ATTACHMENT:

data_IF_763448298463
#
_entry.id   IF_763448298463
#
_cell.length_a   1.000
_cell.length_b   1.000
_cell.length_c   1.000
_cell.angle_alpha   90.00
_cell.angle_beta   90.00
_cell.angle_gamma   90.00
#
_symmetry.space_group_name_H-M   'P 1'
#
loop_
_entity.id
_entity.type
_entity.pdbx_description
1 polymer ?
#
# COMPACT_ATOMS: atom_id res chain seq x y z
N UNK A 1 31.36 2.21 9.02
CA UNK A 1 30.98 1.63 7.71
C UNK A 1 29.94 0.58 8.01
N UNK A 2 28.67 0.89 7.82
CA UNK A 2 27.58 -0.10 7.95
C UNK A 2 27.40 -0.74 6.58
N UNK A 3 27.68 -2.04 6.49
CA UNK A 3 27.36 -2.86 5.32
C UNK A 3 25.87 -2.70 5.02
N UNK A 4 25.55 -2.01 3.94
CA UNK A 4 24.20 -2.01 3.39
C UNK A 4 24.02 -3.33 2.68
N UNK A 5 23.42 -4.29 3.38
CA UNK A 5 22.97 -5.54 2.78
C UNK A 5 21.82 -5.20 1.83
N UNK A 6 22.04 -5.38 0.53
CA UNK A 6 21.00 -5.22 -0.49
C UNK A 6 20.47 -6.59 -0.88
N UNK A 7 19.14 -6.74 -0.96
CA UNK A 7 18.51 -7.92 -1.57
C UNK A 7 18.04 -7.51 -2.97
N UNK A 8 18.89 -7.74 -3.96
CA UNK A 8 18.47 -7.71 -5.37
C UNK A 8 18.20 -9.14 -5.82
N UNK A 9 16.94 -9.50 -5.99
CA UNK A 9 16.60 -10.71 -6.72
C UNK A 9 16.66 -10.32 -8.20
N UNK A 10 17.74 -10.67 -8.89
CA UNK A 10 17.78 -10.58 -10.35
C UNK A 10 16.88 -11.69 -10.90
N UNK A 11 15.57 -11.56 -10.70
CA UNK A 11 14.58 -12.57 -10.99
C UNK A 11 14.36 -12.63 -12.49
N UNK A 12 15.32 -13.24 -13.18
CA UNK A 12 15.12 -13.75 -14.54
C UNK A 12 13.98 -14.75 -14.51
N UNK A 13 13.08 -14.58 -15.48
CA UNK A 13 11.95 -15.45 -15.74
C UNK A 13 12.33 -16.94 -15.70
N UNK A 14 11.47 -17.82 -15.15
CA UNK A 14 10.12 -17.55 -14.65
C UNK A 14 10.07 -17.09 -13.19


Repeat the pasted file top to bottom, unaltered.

data_IF_763448298463
#
_entry.id   IF_763448298463
#
_cell.length_a   1.000
_cell.length_b   1.000
_cell.length_c   1.000
_cell.angle_alpha   90.00
_cell.angle_beta   90.00
_cell.angle_gamma   90.00
#
_symmetry.space_group_name_H-M   'P 1'
#
loop_
_entity.id
_entity.type
_entity.pdbx_description
1 polymer ?
#
# COMPACT_ATOMS: atom_id res chain seq x y z
N UNK A 1 31.36 2.21 9.02
CA UNK A 1 30.98 1.63 7.71
C UNK A 1 29.94 0.58 8.01
N UNK A 2 28.67 0.89 7.82
CA UNK A 2 27.58 -0.10 7.95
C UNK A 2 27.40 -0.74 6.58
N UNK A 3 27.68 -2.04 6.49
CA UNK A 3 27.36 -2.86 5.32
C UNK A 3 25.87 -2.70 5.02
N UNK A 4 25.55 -2.01 3.94
CA UNK A 4 24.20 -2.01 3.39
C UNK A 4 24.02 -3.33 2.68
N UNK A 5 23.42 -4.29 3.38
CA UNK A 5 22.97 -5.54 2.78
C UNK A 5 21.82 -5.20 1.83
N UNK A 6 22.04 -5.38 0.53
CA UNK A 6 21.00 -5.22 -0.49
C UNK A 6 20.47 -6.59 -0.88
N UNK A 7 19.14 -6.74 -0.96
CA UNK A 7 18.51 -7.92 -1.57
C UNK A 7 18.04 -7.51 -2.97
N UNK A 8 18.89 -7.74 -3.96
CA UNK A 8 18.47 -7.71 -5.37
C UNK A 8 18.20 -9.14 -5.82
N UNK A 9 16.94 -9.50 -5.99
CA UNK A 9 16.60 -10.71 -6.72
C UNK A 9 16.66 -10.32 -8.20
N UNK A 10 17.74 -10.67 -8.89
CA UNK A 10 17.78 -10.58 -10.35
C UNK A 10 16.88 -11.69 -10.90
N UNK A 11 15.57 -11.56 -10.70
CA UNK A 11 14.58 -12.57 -10.99
C UNK A 11 14.36 -12.63 -12.49
N UNK A 12 15.32 -13.24 -13.18
CA UNK A 12 15.12 -13.75 -14.54
C UNK A 12 13.98 -14.75 -14.51
N UNK A 13 13.08 -14.58 -15.48
CA UNK A 13 11.95 -15.45 -15.74
C UNK A 13 12.33 -16.94 -15.70
N UNK A 14 11.47 -17.82 -15.15
CA UNK A 14 10.12 -17.55 -14.65
C UNK A 14 10.07 -17.09 -13.19